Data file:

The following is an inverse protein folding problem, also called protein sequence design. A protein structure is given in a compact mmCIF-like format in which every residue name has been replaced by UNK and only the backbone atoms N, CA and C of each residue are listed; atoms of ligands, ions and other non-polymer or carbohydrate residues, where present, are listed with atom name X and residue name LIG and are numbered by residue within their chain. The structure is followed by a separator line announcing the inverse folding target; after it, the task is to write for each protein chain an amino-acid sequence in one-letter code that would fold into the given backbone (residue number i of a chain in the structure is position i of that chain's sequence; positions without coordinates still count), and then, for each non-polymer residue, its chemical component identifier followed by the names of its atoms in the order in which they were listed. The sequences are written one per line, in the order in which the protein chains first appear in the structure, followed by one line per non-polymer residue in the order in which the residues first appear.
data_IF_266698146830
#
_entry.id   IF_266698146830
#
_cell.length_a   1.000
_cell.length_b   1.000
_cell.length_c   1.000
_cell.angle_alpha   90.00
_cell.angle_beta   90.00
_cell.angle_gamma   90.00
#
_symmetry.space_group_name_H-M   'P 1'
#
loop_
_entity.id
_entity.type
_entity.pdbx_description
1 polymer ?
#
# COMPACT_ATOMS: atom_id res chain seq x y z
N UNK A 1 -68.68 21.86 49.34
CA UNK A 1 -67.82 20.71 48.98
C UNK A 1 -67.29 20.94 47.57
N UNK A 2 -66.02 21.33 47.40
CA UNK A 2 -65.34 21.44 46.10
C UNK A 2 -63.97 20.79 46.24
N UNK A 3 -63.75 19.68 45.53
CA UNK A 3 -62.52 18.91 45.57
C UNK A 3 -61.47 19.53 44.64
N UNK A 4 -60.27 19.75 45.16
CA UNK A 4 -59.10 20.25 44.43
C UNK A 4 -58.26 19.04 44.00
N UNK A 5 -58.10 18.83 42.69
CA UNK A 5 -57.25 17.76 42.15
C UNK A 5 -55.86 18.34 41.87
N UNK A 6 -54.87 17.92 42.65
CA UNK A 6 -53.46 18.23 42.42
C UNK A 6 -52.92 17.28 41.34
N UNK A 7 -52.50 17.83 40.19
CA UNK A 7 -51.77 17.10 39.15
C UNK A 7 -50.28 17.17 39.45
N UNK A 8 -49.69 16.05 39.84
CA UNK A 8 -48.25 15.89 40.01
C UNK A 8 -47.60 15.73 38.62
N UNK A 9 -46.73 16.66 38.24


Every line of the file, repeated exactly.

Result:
The following is an inverse protein folding problem, also called protein sequence design. A protein structure is given in a compact mmCIF-like format in which every residue name has been replaced by UNK and only the backbone atoms N, CA and C of each residue are listed; atoms of ligands, ions and other non-polymer or carbohydrate residues, where present, are listed with atom name X and residue name LIG and are numbered by residue within their chain. The structure is followed by a separator line announcing the inverse folding target; after it, the task is to write for each protein chain an amino-acid sequence in one-letter code that would fold into the given backbone (residue number i of a chain in the structure is position i of that chain's sequence; positions without coordinates still count), and then, for each non-polymer residue, its chemical component identifier followed by the names of its atoms in the order in which they were listed. The sequences are written one per line, in the order in which the protein chains first appear in the structure, followed by one line per non-polymer residue in the order in which the residues first appear.
data_IF_266698146830
#
_entry.id   IF_266698146830
#
_cell.length_a   1.000
_cell.length_b   1.000
_cell.length_c   1.000
_cell.angle_alpha   90.00
_cell.angle_beta   90.00
_cell.angle_gamma   90.00
#
_symmetry.space_group_name_H-M   'P 1'
#
loop_
_entity.id
_entity.type
_entity.pdbx_description
1 polymer ?
#
# COMPACT_ATOMS: atom_id res chain seq x y z
N UNK A 1 -68.68 21.86 49.34
CA UNK A 1 -67.82 20.71 48.98
C UNK A 1 -67.29 20.94 47.57
N UNK A 2 -66.02 21.33 47.40
CA UNK A 2 -65.34 21.44 46.10
C UNK A 2 -63.97 20.79 46.24
N UNK A 3 -63.75 19.68 45.53
CA UNK A 3 -62.52 18.91 45.57
C UNK A 3 -61.47 19.53 44.64
N UNK A 4 -60.27 19.75 45.16
CA UNK A 4 -59.10 20.25 44.43
C UNK A 4 -58.26 19.04 44.00
N UNK A 5 -58.10 18.83 42.69
CA UNK A 5 -57.25 17.76 42.15
C UNK A 5 -55.86 18.34 41.87
N UNK A 6 -54.87 17.92 42.65
CA UNK A 6 -53.46 18.23 42.42
C UNK A 6 -52.92 17.28 41.34
N UNK A 7 -52.50 17.83 40.19
CA UNK A 7 -51.77 17.10 39.15
C UNK A 7 -50.28 17.17 39.45
N UNK A 8 -49.69 16.05 39.84
CA UNK A 8 -48.25 15.89 40.01
C UNK A 8 -47.60 15.73 38.62
N UNK A 9 -46.73 16.66 38.24